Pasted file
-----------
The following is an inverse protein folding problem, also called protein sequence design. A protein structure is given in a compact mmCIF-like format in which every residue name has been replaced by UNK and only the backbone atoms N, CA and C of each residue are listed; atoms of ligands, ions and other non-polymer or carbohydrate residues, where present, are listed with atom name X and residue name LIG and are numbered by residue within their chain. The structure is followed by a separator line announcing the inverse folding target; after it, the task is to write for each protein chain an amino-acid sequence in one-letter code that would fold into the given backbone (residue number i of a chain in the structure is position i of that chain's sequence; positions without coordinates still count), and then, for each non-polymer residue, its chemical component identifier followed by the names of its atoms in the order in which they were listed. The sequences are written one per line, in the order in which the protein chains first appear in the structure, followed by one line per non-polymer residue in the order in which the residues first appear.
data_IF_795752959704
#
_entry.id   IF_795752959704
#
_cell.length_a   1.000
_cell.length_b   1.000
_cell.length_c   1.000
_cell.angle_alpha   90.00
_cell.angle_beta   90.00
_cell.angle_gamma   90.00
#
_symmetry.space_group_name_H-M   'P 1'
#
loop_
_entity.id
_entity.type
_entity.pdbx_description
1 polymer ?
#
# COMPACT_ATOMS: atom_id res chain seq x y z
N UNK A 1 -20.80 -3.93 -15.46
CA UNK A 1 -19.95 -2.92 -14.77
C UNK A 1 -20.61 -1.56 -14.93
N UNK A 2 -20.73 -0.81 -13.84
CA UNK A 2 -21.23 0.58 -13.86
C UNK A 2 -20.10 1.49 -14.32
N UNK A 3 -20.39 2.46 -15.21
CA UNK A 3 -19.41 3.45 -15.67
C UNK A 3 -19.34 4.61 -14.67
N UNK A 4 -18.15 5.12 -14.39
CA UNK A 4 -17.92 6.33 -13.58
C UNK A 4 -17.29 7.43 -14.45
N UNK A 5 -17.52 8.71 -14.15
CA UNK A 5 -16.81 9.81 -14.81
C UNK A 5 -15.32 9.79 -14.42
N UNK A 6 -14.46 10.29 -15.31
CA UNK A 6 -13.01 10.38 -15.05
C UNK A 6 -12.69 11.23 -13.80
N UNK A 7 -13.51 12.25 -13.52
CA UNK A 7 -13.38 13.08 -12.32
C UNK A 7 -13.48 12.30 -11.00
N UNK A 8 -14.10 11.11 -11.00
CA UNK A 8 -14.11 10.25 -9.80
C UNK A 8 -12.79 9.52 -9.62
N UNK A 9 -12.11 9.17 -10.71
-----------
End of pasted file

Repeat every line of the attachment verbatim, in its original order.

The following is an inverse protein folding problem, also called protein sequence design. A protein structure is given in a compact mmCIF-like format in which every residue name has been replaced by UNK and only the backbone atoms N, CA and C of each residue are listed; atoms of ligands, ions and other non-polymer or carbohydrate residues, where present, are listed with atom name X and residue name LIG and are numbered by residue within their chain. The structure is followed by a separator line announcing the inverse folding target; after it, the task is to write for each protein chain an amino-acid sequence in one-letter code that would fold into the given backbone (residue number i of a chain in the structure is position i of that chain's sequence; positions without coordinates still count), and then, for each non-polymer residue, its chemical component identifier followed by the names of its atoms in the order in which they were listed. The sequences are written one per line, in the order in which the protein chains first appear in the structure, followed by one line per non-polymer residue in the order in which the residues first appear.
data_IF_795752959704
#
_entry.id   IF_795752959704
#
_cell.length_a   1.000
_cell.length_b   1.000
_cell.length_c   1.000
_cell.angle_alpha   90.00
_cell.angle_beta   90.00
_cell.angle_gamma   90.00
#
_symmetry.space_group_name_H-M   'P 1'
#
loop_
_entity.id
_entity.type
_entity.pdbx_description
1 polymer ?
#
# COMPACT_ATOMS: atom_id res chain seq x y z
N UNK A 1 -20.80 -3.93 -15.46
CA UNK A 1 -19.95 -2.92 -14.77
C UNK A 1 -20.61 -1.56 -14.93
N UNK A 2 -20.73 -0.81 -13.84
CA UNK A 2 -21.23 0.58 -13.86
C UNK A 2 -20.10 1.49 -14.32
N UNK A 3 -20.39 2.46 -15.21
CA UNK A 3 -19.41 3.45 -15.67
C UNK A 3 -19.34 4.61 -14.67
N UNK A 4 -18.15 5.12 -14.39
CA UNK A 4 -17.92 6.33 -13.58
C UNK A 4 -17.29 7.43 -14.45
N UNK A 5 -17.52 8.71 -14.15
CA UNK A 5 -16.81 9.81 -14.81
C UNK A 5 -15.32 9.79 -14.42
N UNK A 6 -14.46 10.29 -15.31
CA UNK A 6 -13.01 10.38 -15.05
C UNK A 6 -12.69 11.23 -13.80
N UNK A 7 -13.51 12.25 -13.52
CA UNK A 7 -13.38 13.08 -12.32
C UNK A 7 -13.48 12.30 -11.00
N UNK A 8 -14.10 11.11 -11.00
CA UNK A 8 -14.11 10.25 -9.80
C UNK A 8 -12.79 9.52 -9.62
N UNK A 9 -12.11 9.17 -10.71